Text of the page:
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Q-Learning Agents

The Q-learning algorithm is a model-free, online, off-policy reinforcement learning method. A Q-learning agent trains a value function based critic to estimate the expected discounted cumulative long-term reward when following the optimal policy.


Q-learning agents do not support recurrent networks.

For more information on the different types of reinforcement learning agents, see Reinforcement Learning Agents.

Q-learning agents can be trained in environments with the following observation and action spaces.

Observation SpaceAction Space
Continuous or discreteDiscrete

Q agents use the following critic.


Q-value function critic Q(S,A), which you create using rlQValueFunction or rlVectorQValueFunction

Q agents do not use an actor

During training, the agent explores the action space using epsilon-greedy exploration. During each control interval the agent selects a random action with probability ϵ, otherwise it selects the action for which the action-value function greatest with probability 1–ϵ.

Critic Function Approximator

To estimate the value of the optimal policy, a Q-learning agent uses a critic. The critic is a function approximator object that implements the parametrized action-value function Q(S,A;ϕ), using parameters ϕ. For a given observation S and action A, the critic stores the corresponding estimate of the expected discounted cumulative long-term reward when following the optimal policy (this is the value of the optimal policy). During training, the critic tunes its parameters to improve its estimation.

For critics that use table-based value functions, the parameters in ϕ are the actual Q(S,A) values in the table.

For more information on creating critics for value function approximation, see Create Policies and Value Functions.

During training, the agent tunes the parameter values in ϕ. After training, the parameters remain at their tuned value and the trained value function approximator is stored in critic Q(S,A).

Agent Creation

To create a Q-learning agent:

  1. Create a critic using an rlQValueFunction or rlVectorQValueFunction object.

  2. Specify agent options using an rlQAgentOptions object. Alternatively, you can create the agent first (step 3) and then, using dot notation, access its option object and modify the options.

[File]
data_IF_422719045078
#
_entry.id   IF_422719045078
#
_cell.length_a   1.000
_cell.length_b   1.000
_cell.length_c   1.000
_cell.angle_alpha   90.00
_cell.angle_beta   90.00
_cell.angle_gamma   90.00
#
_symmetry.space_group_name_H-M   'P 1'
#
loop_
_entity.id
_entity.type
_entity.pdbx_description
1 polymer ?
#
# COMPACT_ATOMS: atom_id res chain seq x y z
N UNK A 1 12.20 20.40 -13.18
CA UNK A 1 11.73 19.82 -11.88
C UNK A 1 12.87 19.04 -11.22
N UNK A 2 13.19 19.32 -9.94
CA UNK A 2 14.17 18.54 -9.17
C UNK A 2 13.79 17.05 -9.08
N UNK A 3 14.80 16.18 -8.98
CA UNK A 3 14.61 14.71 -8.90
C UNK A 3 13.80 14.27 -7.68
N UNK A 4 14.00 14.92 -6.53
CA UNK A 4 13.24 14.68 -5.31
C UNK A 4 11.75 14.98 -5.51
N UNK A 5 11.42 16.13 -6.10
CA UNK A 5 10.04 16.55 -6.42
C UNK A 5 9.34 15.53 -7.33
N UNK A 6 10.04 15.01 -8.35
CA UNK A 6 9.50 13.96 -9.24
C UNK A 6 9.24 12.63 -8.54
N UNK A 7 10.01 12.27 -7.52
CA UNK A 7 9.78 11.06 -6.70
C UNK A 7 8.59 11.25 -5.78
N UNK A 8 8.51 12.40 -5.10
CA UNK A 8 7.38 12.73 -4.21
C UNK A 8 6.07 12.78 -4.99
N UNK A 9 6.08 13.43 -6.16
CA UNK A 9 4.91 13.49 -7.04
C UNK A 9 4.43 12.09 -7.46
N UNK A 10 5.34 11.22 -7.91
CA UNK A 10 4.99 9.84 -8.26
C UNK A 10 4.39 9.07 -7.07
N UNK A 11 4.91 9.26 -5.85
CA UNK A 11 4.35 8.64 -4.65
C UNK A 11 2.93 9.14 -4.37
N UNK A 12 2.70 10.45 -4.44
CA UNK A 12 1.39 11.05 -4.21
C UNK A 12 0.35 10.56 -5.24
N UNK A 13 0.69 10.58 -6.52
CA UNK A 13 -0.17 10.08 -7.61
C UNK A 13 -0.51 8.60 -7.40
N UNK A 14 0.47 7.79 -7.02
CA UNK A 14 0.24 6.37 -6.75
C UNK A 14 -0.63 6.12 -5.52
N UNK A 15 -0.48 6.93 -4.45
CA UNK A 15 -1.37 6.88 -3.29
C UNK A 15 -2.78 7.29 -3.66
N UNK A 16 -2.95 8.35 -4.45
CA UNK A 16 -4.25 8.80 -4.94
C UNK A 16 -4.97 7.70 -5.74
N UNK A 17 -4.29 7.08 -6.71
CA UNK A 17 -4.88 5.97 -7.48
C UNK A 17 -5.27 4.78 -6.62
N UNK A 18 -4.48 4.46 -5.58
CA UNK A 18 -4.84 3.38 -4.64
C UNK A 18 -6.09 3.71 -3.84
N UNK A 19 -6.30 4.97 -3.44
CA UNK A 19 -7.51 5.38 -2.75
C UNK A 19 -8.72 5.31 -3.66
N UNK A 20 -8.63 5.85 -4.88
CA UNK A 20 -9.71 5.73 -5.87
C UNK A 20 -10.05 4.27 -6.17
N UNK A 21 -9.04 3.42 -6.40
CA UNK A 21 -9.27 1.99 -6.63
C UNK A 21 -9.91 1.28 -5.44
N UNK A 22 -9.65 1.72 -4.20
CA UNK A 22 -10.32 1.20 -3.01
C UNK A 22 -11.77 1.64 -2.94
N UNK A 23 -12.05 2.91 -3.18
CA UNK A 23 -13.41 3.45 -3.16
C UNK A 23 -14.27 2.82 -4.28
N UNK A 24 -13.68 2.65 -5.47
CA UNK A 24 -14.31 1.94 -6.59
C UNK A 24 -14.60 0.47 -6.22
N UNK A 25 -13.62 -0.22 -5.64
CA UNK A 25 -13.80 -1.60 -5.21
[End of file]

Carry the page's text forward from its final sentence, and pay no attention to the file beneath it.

3. Create the agent using an rlQAgent object.

Training Algorithm

Q-learning agents use the following training algorithm. To configure the training algorithm, specify options using an rlQAgentOptions object.

  • Initialize the critic Q(S,A;ϕ) with random parameter values in ϕ.

  • For each training episode:

    1. Get the initial observation S from the environment.

    2. Repeat the following for each step of the episode until S is a terminal state.

      1. For the current observation S, select a random action A with probability ϵ. Otherwise, select the action for which the critic value function is greatest.


        To specify ϵ and its decay rate, use the EpsilonGreedyExploration option.

      2. Execute action A. Observe the reward R and next observation S'.

      3. If S' is a terminal state, set the value function target y to R. Otherwise, set it to


        To set the discount factor γ, use the DiscountFactor option.

      4. Compute the difference ΔQ between the value function target and the current Q(S,A;ϕ) value.


      5. Update the critic using the learning rate α. Specify the learning rate when you create the critic by setting the LearnRate option in the rlCriticOptimizerOptions property within the agent options object.

        • For table-based critics, update the corresponding Q(S,A) value in the table.


        • For all other types of critics, compute the gradients Δϕ of the loss function with respect to the parameters ϕ. Then, update the parameters based on the computed gradients. In this case, the loss function is the square of ΔQ.


      6. Set the observation S to S'.


[1] Sutton, Richard S., and Andrew G. Barto. Reinforcement Learning: An Introduction. Second edition. Adaptive Computation and Machine Learning. Cambridge, Mass: The MIT Press, 2018.

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